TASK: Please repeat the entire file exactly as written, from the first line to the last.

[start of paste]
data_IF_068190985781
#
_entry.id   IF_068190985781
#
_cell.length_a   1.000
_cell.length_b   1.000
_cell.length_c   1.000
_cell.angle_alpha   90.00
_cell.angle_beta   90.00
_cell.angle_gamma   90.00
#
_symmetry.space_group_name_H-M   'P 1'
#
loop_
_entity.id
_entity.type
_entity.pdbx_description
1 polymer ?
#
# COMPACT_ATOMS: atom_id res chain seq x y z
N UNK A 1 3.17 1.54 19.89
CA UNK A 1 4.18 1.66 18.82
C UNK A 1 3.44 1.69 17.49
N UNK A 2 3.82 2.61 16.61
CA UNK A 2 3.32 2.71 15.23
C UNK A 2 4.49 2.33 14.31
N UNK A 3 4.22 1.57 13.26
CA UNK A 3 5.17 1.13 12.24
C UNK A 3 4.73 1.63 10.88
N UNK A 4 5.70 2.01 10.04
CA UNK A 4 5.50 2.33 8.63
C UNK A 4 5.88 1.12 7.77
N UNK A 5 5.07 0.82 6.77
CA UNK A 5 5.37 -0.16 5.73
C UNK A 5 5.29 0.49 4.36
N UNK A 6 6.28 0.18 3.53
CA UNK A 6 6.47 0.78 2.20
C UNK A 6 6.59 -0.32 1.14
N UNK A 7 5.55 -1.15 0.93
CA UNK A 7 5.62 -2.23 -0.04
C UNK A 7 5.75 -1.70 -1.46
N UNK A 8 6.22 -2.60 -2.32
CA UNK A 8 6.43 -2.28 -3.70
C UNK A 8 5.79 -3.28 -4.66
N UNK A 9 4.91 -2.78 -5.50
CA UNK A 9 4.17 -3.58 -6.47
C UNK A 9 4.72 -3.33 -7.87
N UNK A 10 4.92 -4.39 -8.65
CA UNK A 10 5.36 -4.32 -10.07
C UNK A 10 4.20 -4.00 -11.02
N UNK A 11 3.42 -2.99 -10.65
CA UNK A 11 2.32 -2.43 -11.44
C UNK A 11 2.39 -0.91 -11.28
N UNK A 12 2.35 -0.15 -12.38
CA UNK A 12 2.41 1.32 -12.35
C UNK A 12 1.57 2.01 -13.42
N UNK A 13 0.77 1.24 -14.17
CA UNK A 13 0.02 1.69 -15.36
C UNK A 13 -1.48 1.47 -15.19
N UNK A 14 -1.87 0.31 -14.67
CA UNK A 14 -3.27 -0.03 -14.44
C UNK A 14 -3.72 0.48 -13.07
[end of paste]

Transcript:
data_IF_068190985781
#
_entry.id   IF_068190985781
#
_cell.length_a   1.000
_cell.length_b   1.000
_cell.length_c   1.000
_cell.angle_alpha   90.00
_cell.angle_beta   90.00
_cell.angle_gamma   90.00
#
_symmetry.space_group_name_H-M   'P 1'
#
loop_
_entity.id
_entity.type
_entity.pdbx_description
1 polymer ?
#
# COMPACT_ATOMS: atom_id res chain seq x y z
N UNK A 1 3.17 1.54 19.89
CA UNK A 1 4.18 1.66 18.82
C UNK A 1 3.44 1.69 17.49
N UNK A 2 3.82 2.61 16.61
CA UNK A 2 3.32 2.71 15.23
C UNK A 2 4.49 2.33 14.31
N UNK A 3 4.22 1.57 13.26
CA UNK A 3 5.17 1.13 12.24
C UNK A 3 4.73 1.63 10.88
N UNK A 4 5.70 2.01 10.04
CA UNK A 4 5.50 2.33 8.63
C UNK A 4 5.88 1.12 7.77
N UNK A 5 5.07 0.82 6.77
CA UNK A 5 5.37 -0.16 5.73
C UNK A 5 5.29 0.49 4.36
N UNK A 6 6.28 0.18 3.53
CA UNK A 6 6.47 0.78 2.20
C UNK A 6 6.59 -0.32 1.14
N UNK A 7 5.55 -1.15 0.93
CA UNK A 7 5.62 -2.23 -0.04
C UNK A 7 5.75 -1.70 -1.46
N UNK A 8 6.22 -2.60 -2.32
CA UNK A 8 6.43 -2.28 -3.70
C UNK A 8 5.79 -3.28 -4.66
N UNK A 9 4.91 -2.78 -5.50
CA UNK A 9 4.17 -3.58 -6.47
C UNK A 9 4.72 -3.33 -7.87
N UNK A 10 4.92 -4.39 -8.65
CA UNK A 10 5.36 -4.32 -10.07
C UNK A 10 4.20 -4.00 -11.02
N UNK A 11 3.42 -2.99 -10.65
CA UNK A 11 2.32 -2.43 -11.44
C UNK A 11 2.39 -0.91 -11.28
N UNK A 12 2.35 -0.15 -12.38
CA UNK A 12 2.41 1.32 -12.35
C UNK A 12 1.57 2.01 -13.42
N UNK A 13 0.77 1.24 -14.17
CA UNK A 13 0.02 1.69 -15.36
C UNK A 13 -1.48 1.47 -15.19
N UNK A 14 -1.87 0.31 -14.67
CA UNK A 14 -3.27 -0.03 -14.44
C UNK A 14 -3.72 0.48 -13.07